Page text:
I’ve written about NUMA effects and process affinity on this blog lots of times in the past.  It’s a complex topic that has a lot of real-world affects on your MPI and HPC applications.  If you’re not using processor and memory affinity, you’re likely experiencing performance degradation without even realizing it.

In short:

  1. If you’re not booting your Linux kernel in NUMA mode, you should be.
  2. If you’re not using processor affinity with your MPI/HPC applications, you should be.

Intel Sandy Bridge-based server
Intel Sandy Bridge-based server. Click to see the full-sized image.

Take the look at this hwloc-drawn schematic of the inside of a modern Intel “Sandy Bridge”-based server (click on it for the full-sized image).  Notice a few things about it:

  1. Each processor core has its own L1 and L2 caches.  They aren’t shared.
  2. The L3 cache is shared among all processor cores on the same processor socket.
  3. Nothing is shared — not even back-end RAM — between processor cores on different processor sockets.
  4. There’s multiple different network interfaces, and each is local to a specific NUMA node.

I mention these things because they all have distinct performance implications in an HPC application.  Let’s go through each of those points again, in order:

  1. You absolutely do not want any individual HPC process to migrate to a different processor core.  Doing so would invalidate all your L1 and L2 cache entries, which could cause all manner of cache misses and pipeline stalls.  If this happens frequently, overall performance can plummet.
  2. The L3 on this particular chip (Intel ) is fairly large (20MB) — it somewhat mitigates the cost of process movement within a single processor socket.  This is good.  But if your process is L1/L2-cache sensitive, it may not be enough.
  3. If the OS decides to move your process to a different processor socket, you’ve lost it all — your immediate data in the L1 and L2 caches, whatever secondary storage you had cached in L3… all of it.  Ouch.  L1 and L2 cache misses are bad enough; L3 cache misses and resulting pipeline stalls… Ouch.
  4. When sending and receiving MPI messages, if your application is latency-sensitive, you really only want to use the network interfaces that are on the same NUMA node as the target process.  Otherwise, your MPI message has to traverse to the other NUMA node before it gets to the network hardware, thereby incurring additional delay.

There are actually two performance effects from these three items.  We already discussed how overall latency can be affected on each operation.

But don’t forget that network congestion is another important performance effect.

“That’s crazy talk!” you say.  “We’re talking about the inside of a single server.  There’s no network here!”

Not so, my friend.  Don’t forget what connects all the NUMA nodes and processor sockets together: QPI (or HyperTransport in AMD machines).  That’s a network. A full-blown, real network.  With protocols, packets, and checksums.  Oh my!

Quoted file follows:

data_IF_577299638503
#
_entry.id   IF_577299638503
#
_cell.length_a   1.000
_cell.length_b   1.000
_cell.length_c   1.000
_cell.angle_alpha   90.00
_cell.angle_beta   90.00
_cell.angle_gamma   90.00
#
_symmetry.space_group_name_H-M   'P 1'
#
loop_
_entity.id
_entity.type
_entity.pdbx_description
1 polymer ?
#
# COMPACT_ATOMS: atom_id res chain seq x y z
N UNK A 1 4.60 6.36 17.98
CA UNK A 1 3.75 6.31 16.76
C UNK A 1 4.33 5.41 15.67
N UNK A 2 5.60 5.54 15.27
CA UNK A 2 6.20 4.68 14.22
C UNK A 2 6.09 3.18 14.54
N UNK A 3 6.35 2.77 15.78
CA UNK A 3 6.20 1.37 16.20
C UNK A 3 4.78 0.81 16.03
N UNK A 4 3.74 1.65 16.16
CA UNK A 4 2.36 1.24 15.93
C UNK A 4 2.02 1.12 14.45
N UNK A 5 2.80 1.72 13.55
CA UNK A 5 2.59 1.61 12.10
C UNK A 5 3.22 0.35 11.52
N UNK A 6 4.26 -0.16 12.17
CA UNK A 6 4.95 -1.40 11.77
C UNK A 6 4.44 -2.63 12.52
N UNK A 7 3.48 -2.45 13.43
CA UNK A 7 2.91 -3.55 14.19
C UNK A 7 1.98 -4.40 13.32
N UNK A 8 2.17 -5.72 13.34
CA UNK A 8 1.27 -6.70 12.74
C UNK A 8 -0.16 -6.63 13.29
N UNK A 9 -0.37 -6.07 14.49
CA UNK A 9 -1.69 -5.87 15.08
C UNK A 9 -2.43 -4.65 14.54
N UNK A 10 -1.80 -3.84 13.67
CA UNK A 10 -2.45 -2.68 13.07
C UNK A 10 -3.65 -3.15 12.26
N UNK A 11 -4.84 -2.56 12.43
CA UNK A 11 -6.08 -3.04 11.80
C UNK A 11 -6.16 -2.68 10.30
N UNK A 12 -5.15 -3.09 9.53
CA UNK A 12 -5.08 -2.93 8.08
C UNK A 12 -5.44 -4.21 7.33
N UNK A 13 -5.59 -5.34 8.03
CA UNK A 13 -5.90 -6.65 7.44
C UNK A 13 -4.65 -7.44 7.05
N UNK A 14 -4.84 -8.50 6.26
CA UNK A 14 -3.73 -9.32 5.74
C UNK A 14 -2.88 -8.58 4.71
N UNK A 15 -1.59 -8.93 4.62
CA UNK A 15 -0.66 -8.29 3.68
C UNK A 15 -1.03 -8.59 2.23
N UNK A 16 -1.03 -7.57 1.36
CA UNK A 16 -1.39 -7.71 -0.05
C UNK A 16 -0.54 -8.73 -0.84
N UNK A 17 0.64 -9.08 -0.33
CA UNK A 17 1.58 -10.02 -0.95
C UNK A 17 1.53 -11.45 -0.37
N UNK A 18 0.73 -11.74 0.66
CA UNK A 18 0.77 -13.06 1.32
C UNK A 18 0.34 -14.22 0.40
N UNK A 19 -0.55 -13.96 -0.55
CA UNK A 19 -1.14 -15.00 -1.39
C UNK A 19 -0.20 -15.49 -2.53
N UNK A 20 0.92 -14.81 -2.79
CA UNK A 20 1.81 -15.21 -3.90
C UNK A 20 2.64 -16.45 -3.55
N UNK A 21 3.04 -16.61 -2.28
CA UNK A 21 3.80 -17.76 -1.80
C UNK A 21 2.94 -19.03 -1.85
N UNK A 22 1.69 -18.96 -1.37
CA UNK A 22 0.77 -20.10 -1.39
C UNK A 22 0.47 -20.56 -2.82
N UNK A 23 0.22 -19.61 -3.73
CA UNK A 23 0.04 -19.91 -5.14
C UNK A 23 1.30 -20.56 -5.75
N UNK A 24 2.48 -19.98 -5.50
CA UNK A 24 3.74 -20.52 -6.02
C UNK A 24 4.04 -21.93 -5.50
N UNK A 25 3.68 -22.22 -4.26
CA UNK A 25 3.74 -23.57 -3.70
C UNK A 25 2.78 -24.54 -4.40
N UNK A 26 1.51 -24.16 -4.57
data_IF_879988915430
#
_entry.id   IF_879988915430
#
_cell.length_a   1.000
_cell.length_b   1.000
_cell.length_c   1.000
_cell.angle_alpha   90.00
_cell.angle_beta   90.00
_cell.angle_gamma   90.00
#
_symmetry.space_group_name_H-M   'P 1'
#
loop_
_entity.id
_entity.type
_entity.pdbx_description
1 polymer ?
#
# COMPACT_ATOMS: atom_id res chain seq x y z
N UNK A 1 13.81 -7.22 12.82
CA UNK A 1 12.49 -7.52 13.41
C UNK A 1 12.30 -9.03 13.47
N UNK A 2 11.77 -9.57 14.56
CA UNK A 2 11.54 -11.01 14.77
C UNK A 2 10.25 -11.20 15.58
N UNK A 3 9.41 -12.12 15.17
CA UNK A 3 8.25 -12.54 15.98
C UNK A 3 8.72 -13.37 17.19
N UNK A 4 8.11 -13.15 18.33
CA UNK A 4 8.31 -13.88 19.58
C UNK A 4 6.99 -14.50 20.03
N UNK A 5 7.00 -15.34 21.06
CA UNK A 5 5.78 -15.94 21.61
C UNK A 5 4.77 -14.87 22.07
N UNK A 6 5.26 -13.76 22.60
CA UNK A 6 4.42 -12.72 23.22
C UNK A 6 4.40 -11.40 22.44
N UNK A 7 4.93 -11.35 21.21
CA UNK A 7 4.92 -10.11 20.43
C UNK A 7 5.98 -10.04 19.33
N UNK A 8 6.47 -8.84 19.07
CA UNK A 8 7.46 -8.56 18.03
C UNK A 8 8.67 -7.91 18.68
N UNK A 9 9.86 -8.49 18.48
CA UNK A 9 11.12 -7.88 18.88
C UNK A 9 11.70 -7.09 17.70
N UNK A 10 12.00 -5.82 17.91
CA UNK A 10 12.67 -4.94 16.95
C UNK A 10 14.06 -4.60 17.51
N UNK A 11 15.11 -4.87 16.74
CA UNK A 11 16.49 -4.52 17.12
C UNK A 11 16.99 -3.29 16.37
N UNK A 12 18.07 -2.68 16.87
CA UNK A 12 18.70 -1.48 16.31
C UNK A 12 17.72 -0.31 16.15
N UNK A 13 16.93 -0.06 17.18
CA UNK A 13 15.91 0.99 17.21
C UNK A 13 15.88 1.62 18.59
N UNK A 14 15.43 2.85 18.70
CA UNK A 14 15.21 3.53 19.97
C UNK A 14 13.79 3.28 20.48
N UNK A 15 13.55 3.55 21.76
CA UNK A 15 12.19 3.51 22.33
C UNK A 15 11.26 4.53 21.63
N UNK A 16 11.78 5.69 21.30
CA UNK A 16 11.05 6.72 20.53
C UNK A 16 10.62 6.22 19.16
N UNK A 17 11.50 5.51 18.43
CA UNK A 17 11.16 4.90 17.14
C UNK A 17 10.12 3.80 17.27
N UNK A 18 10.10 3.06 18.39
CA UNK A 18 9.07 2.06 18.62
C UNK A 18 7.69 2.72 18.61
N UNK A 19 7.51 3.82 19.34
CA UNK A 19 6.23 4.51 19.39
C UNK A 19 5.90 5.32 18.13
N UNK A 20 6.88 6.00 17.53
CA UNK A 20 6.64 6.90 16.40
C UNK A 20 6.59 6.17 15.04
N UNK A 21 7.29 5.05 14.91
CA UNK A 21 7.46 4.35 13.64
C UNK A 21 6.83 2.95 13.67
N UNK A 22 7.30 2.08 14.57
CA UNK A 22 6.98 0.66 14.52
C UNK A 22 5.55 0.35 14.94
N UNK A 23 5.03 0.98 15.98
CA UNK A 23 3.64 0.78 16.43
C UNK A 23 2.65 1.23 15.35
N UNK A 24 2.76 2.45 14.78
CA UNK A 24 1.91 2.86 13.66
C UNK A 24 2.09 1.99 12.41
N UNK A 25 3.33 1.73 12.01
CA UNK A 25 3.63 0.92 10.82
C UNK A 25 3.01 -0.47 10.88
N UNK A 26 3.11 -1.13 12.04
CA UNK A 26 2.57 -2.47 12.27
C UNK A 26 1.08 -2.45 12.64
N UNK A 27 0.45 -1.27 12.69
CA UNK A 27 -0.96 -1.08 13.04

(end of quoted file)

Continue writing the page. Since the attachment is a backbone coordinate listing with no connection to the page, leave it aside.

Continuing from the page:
You can’t completely eliminate the amount of traffic that is flowing across the NUMA-node-connecting-network, but you do want to minimize it.  Networking 101 tells us that, in many cases, reducing congestion and contention on network links leads to overall better performance of the fabric.  The same principle is true on networks inside a server as it is for networks outside of a server.

Using processor and memory affinity helps minimize all of the effects described above.  Processes start and stay in a single location, and all the data they use in RAM tends to stay on the same NUMA node (thereby making it local).  Caches aren’t thrashed.  Well-behaved MPI implementations use local NICs (when available).  Less inter-NUMA-node traffic = more efficient computation.

With all that background, let’s go back and address the two first points from this blog entry:

  1. If your Linux kernel (and/or BIOS) is ignoring the NUMA layout of RAM, the memory associated with one process may be located on a remote NUMA node.  Result: lots of inter-NUMA-node traffic to get to that memory.  Bad.  When Linux is NUMA-aware, it will (by default) make an effort to use memory on the NUMA node local to the allocating process.
  2. Process affinity controls in modern MPI implementations and operating systems are getting pretty good.  By telling the MPI implementation to bind processes to unique cores or sockets (typically via a command line parameter or environment variable), the OS won’t migrate processes around, and you might see a bit of a performance boost in your applications.  For free.

Use affinity.  It’s a Good Thing.  And it’s likely free and easy to enable in your MPI implementation / operating system already.

(Final note: the particular server shown in this example only has one processor socket per NUMA node.  Things get even more… interesting… if there are multiple sockets per NUMA node.)


Jeff Squyres

The MPI Guy

UCS Platform Software